The 2016 SGA presidential debate was held in the Cape Florida ballroom of the Student Union from 6 to 8 p.m. on Wednesday, March 23. Gabby Baquero, Central Florida future


During Wednesday night’s Student Government Association debate, presidential hopefuls debated security, transparency and the merits of the Aramark deal.

The night’s debate, located in the Cape Florida Ballroom of the Student Union, revolved around the value of experience versus outside representation.

Candidates Chris Clemente, a junior and political science and history major, and Rachel Altfield, a junior and hospitality major, trumpeted their extensive history in government. On the other side, candidates Anthony Safadi and Ali Nassereddin, both juniors and biomedical sciences majors, presented themselves as outsiders unaffiliated with Greek life who were capable of bringing reform.

The most intense verbal sparring of the night occurred over the Aramark deal.

“The Aramark deal was something that needed more transparency,” Safadi said. “I believe it was rushed through, it wasn’t done right. It was not great.”

Clemente disagreed and highlighted the increase in Student Union jobs and seating that come with the deal.

Safadi, however, held his ground.

“It was not a great deal,” Safadi said.  “University of Florida got same deal for [a] five-year contract, we got it for 10. We have terrible negotiators, we’re going to bring in great negotiators.”

Clemente and Altfield made it clear their priorities were to increase the level of safety for UCF students by establishing more security cameras in parking garages and creating a partnership with Uber that will lower rates for students.

Safadi and Nassereddin said their most passionate issue was representing the average UCF student, pointing out that 50 percent of the current executive cabinet and Senate are members of greek life.

Both candidates agreed on the need for an increase in transparency between SGA and the UCF student body. They cited the Aramark deal as an example of the current administration struggles to engage with students.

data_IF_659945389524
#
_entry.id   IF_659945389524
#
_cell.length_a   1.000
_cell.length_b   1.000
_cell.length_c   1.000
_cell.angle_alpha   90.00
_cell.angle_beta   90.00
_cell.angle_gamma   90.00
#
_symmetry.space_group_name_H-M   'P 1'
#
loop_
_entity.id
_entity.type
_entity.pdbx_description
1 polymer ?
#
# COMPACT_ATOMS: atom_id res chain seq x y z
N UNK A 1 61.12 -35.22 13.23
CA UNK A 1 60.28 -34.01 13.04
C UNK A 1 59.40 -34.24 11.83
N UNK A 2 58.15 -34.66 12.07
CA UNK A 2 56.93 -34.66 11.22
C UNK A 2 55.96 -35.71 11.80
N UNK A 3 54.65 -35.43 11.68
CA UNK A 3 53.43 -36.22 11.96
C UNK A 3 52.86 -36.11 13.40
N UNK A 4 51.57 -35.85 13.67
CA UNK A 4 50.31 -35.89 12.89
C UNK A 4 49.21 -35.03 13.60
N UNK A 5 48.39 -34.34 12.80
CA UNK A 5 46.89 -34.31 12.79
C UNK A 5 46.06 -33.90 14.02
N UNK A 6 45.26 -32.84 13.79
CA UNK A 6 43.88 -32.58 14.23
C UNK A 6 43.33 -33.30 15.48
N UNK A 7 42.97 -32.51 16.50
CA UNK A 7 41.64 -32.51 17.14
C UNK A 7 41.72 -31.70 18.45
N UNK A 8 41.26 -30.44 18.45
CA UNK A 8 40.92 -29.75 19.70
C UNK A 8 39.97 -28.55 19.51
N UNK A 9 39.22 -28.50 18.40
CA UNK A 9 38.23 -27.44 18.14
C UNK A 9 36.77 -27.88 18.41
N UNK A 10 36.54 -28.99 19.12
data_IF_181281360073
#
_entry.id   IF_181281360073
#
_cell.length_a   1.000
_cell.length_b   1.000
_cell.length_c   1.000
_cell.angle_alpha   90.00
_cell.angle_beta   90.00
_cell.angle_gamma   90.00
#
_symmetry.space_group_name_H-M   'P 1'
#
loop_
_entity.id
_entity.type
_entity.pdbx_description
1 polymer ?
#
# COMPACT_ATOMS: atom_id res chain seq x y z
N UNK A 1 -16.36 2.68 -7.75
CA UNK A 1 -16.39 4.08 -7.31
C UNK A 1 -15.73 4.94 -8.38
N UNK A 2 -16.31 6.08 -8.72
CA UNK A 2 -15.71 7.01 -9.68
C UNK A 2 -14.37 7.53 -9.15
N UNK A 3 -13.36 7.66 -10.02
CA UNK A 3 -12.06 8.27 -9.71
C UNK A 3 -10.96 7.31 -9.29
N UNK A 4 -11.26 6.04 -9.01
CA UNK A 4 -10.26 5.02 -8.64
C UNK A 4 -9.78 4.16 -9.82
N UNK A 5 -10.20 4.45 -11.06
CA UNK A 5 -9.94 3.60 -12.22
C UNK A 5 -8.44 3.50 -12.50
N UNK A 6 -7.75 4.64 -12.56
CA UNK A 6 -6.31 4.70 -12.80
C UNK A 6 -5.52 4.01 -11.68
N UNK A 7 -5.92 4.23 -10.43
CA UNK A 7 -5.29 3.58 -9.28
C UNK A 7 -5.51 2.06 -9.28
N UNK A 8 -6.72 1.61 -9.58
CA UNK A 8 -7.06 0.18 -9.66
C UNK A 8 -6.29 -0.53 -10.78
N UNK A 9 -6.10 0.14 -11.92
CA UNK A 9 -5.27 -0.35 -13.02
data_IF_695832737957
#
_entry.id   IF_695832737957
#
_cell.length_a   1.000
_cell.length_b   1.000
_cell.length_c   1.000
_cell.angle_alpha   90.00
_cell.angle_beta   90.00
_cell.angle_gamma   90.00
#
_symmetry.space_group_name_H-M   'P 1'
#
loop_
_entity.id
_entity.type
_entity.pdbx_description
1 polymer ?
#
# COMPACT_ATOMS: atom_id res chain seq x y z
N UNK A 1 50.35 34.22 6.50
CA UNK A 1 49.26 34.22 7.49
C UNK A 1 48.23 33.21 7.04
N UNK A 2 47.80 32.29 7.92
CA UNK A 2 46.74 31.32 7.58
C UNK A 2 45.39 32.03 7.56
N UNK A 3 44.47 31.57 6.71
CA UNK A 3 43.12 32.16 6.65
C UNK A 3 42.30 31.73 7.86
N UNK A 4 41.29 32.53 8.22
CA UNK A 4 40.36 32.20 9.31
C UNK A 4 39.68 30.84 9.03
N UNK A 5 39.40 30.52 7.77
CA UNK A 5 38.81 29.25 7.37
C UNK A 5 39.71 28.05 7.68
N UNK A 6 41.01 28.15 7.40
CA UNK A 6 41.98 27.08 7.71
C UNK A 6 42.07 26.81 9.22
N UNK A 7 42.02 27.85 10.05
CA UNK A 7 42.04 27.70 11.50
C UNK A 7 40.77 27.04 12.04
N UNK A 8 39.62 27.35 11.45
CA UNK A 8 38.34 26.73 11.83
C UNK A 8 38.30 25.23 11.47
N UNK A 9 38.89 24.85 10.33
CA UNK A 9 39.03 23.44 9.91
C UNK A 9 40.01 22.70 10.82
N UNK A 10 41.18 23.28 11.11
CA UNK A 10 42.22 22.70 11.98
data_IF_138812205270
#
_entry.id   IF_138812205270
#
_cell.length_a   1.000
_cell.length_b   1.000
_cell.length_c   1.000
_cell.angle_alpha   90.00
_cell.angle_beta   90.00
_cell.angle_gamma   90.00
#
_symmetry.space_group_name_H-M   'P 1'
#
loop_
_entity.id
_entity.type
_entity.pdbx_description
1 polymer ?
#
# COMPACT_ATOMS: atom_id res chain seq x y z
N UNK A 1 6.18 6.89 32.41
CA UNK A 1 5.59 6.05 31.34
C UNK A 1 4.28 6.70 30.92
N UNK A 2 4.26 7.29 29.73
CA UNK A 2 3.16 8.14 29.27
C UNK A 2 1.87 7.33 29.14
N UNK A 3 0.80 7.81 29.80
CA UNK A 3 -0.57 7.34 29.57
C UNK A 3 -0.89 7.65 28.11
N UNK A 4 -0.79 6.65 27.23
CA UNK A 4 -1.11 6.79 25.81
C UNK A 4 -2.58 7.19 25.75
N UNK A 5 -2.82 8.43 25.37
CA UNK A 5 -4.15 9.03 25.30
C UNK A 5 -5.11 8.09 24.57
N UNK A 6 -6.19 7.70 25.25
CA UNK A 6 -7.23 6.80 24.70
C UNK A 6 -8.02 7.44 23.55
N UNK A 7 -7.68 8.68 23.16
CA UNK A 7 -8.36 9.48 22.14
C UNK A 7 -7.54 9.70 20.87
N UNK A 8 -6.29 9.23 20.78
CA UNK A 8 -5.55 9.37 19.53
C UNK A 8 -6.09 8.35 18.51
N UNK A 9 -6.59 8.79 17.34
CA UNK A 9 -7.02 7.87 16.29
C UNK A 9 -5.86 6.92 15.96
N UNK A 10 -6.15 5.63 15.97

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When asked about possible obstacles that may come from running together, Clemente and Altfield said they were confident they’d overcome any challenge and that any obstacles would be from outside their administration.

Both candidates had ideas to make their cabinets more approachable, but each with vastly different methods.

Clemente and Altfield plan to relaunch their website and to add portals for students to contact cabinet members. They also plan to have the 90-student advisory council meet with students.

Altfield said she sees herself as an approachable, normal person, and reiterated her platform’s promise of having a thousand meetings in the first year.

As for Safadi and Nassereddin’s plans?

“The doors are coming off,” Safadi said. “There will be no doors in my presidential office or any of my directors. Anyone can come in and speak with us at any time. And I’ll be putting in bean bags so people can feel at home, there’s going to be a mini fridge.

“It’s going to be great.”

Safadi rejected Altfield’s description of herself as a normal student, saying that only 6 percent of UCF females were in Greek life.

Altfield rejected Safadi’s stance and said that greek students were the same as every other UCF student.

Regarding leadership experience, Nassereddin said his move to America in the hopes of becoming a doctor gave him the confidence he needs to serve as vice president.

Near the end of the debate, the moderator Whitney Barnes asked both candidates what advancements they would offer to reunite and advance the UCF community.

Clemente said the UCF community has always been a one-Knight nation and that he’d lobby for UCF for receive rising pre-eminence, a legislative proposal that grants rising public universities half the funding pre-eminent universities receive.

Safadi answered the question by asking the audience to refer to his Facebook page: Make UCF Great Again.


Harry Sayer is a Contributing Writer for the Central Florida Future.

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